30 Years of Wilderness Medicine

By NOLS

Nov 13, 2020

Group picture of staff in front of the early WMI Staff Building holding a banner that says "Wilderness Medicine Institute, Inc."
Photo from the NOLS Archives

Story by Ben Lester, with reporting by Kate Dernocoeur

In 1990, two people moved to Pitkin, Colorado and opened a business. That was remarkable for two reasons: first, because the move raised the population of Pitkin (53 according to the 1990 Census) by nearly 4 percent. And second, because the business was dedicated to the teaching of a discipline called wilderness medicine.

Roots of Wilderness Medicine

That branch of medicine was still a new idea in 1990; it wasn’t really even defined until the mid 1970s, and in 1990 just a handful of folks were teaching it. Melissa Gray and Buck Tilton were among them, travelling around the eastern US in the mid and late 1980s teaching courses for New Hampshire-based SOLO—one of the first wilderness medicine schools in the world.

In 1990, they decided there was an opportunity to expand the business, and relocated to Pitkin, where they founded the Wilderness Medicine Institute (WMI) with an arrangement that made them SOLO’s western affiliate. The very first program WMI ran was a 30-day EMT course down the hill from Pitkin in Gunnison, CO. That year WMI trained 83 students on three courses.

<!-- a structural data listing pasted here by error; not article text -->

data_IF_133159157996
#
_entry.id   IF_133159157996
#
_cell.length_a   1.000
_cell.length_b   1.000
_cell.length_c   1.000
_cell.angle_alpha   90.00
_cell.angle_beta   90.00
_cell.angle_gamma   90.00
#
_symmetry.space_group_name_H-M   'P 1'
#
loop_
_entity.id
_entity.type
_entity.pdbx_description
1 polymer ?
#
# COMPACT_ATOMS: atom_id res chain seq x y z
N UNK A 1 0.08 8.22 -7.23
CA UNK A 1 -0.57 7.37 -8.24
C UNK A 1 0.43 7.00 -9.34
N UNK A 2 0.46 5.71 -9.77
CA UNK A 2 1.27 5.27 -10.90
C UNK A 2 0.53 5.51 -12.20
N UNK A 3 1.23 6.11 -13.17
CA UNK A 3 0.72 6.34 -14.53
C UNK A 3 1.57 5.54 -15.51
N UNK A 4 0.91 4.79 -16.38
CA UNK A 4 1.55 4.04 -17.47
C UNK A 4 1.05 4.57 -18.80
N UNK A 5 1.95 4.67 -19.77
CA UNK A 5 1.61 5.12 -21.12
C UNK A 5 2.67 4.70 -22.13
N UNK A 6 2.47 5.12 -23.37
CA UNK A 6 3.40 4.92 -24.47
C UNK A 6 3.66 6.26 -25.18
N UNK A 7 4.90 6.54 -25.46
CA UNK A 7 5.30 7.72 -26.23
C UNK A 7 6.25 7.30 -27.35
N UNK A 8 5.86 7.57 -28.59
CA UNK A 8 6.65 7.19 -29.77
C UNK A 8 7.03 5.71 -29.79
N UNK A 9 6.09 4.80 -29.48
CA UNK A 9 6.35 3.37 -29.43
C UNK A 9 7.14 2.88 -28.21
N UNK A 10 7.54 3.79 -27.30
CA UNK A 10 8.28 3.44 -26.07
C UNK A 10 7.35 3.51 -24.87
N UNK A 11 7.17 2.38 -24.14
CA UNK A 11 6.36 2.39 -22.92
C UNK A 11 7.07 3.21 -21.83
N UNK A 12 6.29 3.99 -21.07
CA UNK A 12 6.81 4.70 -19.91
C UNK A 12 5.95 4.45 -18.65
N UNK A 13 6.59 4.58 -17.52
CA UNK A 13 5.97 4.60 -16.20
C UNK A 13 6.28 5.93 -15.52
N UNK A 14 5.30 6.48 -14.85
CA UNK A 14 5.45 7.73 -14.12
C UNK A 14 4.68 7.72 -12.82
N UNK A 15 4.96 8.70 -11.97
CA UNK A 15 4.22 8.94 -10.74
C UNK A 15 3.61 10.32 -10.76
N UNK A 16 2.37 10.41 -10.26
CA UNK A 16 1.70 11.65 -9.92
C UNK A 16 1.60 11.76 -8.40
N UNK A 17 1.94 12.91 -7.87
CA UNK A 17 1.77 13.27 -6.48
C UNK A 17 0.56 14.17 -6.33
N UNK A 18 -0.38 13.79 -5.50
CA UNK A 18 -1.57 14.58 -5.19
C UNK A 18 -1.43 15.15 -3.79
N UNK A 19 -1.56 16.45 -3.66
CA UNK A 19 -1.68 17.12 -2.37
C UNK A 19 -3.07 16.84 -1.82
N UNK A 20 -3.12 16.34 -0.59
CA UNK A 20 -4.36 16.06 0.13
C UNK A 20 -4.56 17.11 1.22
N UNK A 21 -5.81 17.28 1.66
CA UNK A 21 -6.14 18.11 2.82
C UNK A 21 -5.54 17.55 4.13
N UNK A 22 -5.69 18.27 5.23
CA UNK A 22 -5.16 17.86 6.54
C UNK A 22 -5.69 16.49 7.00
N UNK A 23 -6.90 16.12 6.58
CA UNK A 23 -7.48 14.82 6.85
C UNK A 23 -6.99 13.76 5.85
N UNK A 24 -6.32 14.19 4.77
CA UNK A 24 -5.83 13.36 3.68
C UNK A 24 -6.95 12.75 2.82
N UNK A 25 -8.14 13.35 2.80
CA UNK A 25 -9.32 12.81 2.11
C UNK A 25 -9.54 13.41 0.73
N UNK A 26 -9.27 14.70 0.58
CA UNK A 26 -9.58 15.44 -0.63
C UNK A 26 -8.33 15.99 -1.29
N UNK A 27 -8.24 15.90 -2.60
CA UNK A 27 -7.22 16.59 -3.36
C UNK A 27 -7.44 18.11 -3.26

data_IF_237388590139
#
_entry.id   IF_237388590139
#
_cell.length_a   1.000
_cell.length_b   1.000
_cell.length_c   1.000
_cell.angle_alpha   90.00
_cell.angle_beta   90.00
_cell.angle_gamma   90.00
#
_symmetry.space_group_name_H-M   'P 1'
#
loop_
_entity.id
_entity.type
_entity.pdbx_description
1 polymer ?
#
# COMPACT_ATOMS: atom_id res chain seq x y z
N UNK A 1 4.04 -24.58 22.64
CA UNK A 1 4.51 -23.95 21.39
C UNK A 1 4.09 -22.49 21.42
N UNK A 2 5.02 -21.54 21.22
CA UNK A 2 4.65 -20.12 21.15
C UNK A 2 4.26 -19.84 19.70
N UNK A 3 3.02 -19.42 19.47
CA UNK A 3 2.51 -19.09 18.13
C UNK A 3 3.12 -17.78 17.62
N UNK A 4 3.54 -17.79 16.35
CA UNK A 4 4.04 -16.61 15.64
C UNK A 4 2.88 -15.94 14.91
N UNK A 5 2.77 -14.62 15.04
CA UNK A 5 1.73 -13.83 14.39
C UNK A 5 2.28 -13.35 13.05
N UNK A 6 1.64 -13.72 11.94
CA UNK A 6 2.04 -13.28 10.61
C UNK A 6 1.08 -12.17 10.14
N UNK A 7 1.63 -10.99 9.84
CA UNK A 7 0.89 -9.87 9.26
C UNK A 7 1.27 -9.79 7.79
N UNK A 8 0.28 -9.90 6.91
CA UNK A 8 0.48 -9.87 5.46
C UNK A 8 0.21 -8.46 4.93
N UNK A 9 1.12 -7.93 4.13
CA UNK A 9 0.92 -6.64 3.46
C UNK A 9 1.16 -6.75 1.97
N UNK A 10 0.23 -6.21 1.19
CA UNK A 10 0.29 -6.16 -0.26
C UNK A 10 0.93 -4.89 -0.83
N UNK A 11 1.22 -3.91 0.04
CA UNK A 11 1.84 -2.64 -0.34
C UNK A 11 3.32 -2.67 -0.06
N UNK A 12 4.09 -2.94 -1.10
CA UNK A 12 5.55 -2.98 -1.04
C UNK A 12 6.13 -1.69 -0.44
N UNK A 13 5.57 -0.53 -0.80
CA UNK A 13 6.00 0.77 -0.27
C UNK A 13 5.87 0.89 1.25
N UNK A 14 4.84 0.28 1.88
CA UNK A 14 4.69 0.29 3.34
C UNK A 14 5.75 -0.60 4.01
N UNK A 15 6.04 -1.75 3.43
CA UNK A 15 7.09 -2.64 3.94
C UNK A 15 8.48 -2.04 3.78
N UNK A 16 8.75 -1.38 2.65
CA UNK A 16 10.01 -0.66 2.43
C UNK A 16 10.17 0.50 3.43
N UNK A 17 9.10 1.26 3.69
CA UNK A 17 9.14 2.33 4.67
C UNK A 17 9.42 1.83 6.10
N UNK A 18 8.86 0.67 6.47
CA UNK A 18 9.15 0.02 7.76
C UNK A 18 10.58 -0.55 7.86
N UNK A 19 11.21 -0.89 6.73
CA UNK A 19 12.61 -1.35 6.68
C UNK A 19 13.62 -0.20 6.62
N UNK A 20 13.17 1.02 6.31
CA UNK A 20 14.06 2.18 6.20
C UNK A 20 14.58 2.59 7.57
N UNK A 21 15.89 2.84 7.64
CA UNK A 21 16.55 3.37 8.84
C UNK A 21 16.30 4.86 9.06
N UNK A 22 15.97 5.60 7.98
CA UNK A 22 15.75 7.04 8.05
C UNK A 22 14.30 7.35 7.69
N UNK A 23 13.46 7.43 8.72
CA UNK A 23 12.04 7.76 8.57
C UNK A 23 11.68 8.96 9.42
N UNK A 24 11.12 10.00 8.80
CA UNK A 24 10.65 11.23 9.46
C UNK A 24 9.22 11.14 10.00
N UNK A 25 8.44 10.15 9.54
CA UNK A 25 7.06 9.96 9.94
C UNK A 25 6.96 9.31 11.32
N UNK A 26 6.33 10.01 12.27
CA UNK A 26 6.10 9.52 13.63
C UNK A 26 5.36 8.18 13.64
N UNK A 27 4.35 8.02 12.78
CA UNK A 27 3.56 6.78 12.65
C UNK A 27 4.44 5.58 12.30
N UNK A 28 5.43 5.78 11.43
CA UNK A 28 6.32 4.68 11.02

Though wilderness medicine education was a new discipline in those days, other innovators were working towards a common goal. Tod Schimelpfenig, then NOLS Risk Management Director, had been teaching courses with a wilderness emphasis for NOLS expedition instructors since the late 1970s. He met Gray and Tilton around 1988 when he visited SOLO, in New Hampshire’s White Mountains. After WMI got off the ground in Pitkin, it was an easy decision to contract with Gray and Tilton to provide training for NOLS.

Schimelpfenig gets a twinkle in his eyes remembering those early EMT courses in Lander. “We used the basement of the Noble Hotel for scenarios,” he said. “We could control the lights, and there were a lot of small spaces. We put a fogger down there to create smoke. If folks were doing well with the scenario, we’d switch the lights off and turn on some police sirens we’d found to really mess them up.”

One of the students on an early WMI course for NOLS was a new instructor named Terri Watson, who in 2019 was named NOLS President. “In the old days, first aid was all about memorization,” she remembered. The curriculum that WMI and other wilderness medicine schools taught was different because it emphasized principles and practice “and it taught you to think through real, complex situations.”

Archival photo from the 90s of a group carrying a litter in a rocky field
From the NOLS Archives

WMI Grows and Matures